Wednesday, 2 March 2011

REHEARSALS (1999 & 2000)

Title: Rehearsals (1999 & 2000)
Format: Tape-only release on the Wulfrune Worxx label (France), cat ref WW176 / AWE00-2, released in 2010 with the standard black and white photocopied inlay. The tracks were, as the title suggests, recorded at W.A.R Studios as rehearsal pieces between 1999 and 2000. The same songs are recorded on both sides of the cassette.
Edition: Only 22 hand-numbered copies

Track Listing:

01. Heimatleid (extended version) 8.52
02. Kampfgebruell 3.45
03. Neptun 1.23
04. Maschinekadaver 2.07
05. Heimatleid (part 2) 2.16

Looking back to the 2010 end of year round-up Nazgul mentioned in passing that Heimatleid had - totally out of the blue - resurfaced on the releases schedule with a tape of past demo and rehearsal material. And here it is - released in 2010 on the ever-supportive Wulfrune Worxx label, this short collection of 5 songs brings previously unheard recordings into the hands of fans for the first time.

The release is presented with typical Wulfrune efficiency but in a smaller than usual volume - only 22 copies, of which Nazgul's tape is #2/22 - reflecting the reality that there will probably be only a small, dedicated audience for this rather obscure project from Hugin's past. One nice aspect to the release is that it resurrects (albeit temporarily) the Chanteloup Creations label, both in terms of the logo that appears inside the inlay and the dual catalogue reference on the spine: WW being the Wulfrune prefix, AWE being the old CC label appellation. The original pair of Heimatleid demo tapes were released through Chanteloup Creations as you may recall, and have been previously reviewed on Honour and Darkness on 25 September 2009 and 3 September 2010 respectively.

Before getting onto the music, let us consider the cover. The image - unless Nazgul is very much mistaken - is that of the Angel of Mons, and the story behind that particular legend is well known: a group of angels who supposedly protected members of the British army in the Battle of Mons at the outset of World War I. The story is supposedly fictitious, developed through a combination of a patriotic short story by Arthur Machen, rumours, mass hysteria and urban legend, claimed visions after the battle and also possibly deliberately seeded propaganda. It's a good yarn though, and the war imagery of this popular tale fits well with the war themed approach of this project, which of course in time evolved into the equally war-and-time focussed Bonemachine/B-Machina band.

Apart from track one, the majority of songs on this tape are short pieces. Divided chronologically into 1999 and 2000 output, the total running time for all 5 songs is a mere 18 minutes and change, which would barely be time for the introduction of a modern-day Uruk Hai song to get into full swing! The two versions of 'Heimatleid' appearing here are not immediately recognisable as the track that came to dominate many early Bonemachine releases with its presence, being bereft of the buzzing Geiger-counter style keyboard elements of the later heavily reworked versions of the song. The drumming is very much in keeping with the Hrossharsgrani 'frenetic pummelling' style that was in vogue around this time in that band's earliest demos, and there is an interesting and evident overlap in style between the two projects. The 'Part 2' refrain at the end of the tape is a light, keyboard based lament and is much softer in nature than the first rendition.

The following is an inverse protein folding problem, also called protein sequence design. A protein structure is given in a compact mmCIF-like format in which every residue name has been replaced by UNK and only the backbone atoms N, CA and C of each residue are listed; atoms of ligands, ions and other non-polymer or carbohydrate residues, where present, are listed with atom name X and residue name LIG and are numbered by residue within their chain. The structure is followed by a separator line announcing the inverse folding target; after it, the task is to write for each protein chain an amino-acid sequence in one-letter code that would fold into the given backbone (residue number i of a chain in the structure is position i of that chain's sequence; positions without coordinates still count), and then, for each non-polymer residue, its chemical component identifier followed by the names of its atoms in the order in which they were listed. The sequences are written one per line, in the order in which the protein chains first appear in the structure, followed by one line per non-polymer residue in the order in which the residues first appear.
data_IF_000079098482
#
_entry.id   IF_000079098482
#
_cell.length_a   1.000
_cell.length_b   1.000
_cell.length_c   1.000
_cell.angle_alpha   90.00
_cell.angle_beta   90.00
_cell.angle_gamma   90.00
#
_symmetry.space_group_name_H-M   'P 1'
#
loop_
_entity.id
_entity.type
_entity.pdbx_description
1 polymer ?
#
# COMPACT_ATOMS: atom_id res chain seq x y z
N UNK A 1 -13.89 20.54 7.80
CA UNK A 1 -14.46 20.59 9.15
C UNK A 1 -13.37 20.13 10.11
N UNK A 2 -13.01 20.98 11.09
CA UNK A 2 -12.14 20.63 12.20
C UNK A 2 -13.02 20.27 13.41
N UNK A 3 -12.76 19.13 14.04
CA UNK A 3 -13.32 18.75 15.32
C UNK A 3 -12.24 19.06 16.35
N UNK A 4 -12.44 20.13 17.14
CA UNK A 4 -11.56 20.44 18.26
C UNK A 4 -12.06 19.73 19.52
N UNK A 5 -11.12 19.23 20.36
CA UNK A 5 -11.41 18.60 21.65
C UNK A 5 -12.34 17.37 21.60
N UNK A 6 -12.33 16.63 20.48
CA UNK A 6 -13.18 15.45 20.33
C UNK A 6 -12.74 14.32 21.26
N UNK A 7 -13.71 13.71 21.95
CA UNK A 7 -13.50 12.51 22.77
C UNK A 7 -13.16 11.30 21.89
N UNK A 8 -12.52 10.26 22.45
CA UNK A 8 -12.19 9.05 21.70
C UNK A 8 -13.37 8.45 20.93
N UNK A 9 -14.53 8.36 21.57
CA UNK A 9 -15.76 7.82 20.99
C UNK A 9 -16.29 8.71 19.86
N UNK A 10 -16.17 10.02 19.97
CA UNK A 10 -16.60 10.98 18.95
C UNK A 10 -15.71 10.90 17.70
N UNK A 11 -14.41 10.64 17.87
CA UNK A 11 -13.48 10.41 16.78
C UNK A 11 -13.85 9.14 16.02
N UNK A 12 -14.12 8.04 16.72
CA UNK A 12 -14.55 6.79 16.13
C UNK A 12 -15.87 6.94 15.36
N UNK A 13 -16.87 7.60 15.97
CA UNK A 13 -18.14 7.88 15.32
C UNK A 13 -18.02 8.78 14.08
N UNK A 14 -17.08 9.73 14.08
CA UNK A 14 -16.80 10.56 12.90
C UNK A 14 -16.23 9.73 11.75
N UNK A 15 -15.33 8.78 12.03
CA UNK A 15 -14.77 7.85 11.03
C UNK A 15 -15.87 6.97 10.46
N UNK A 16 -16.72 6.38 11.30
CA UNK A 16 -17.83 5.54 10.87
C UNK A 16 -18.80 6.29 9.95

The remaining three tracks demonstrate key aspects of the early Hugin sound - as previously noted the drums are still very akin to the Hrossharsgrani approach of take-no-prisoners battery, we hear samples of battle and war-sounds that have appeared in finished form on other songs in the Hrossharsgrani/Bonemachine discography, sampled excerpts from classical music (the Ride of the Valkyries in particular is used to striking effect), and the vocals in 'Kampfgebruell' especially are very much in the harsh, black metal style.

It's all very interesting to listen to, and frankly whizzes by in double-quick time, but as a historical document into the mind of our Austrian hero circa 1999/2000 it is a useful and revealing insight into the development of key themes in his early recordings.

Well worth troubling our good friend Skogen at Wulfune Worxx for a copy, while you can...

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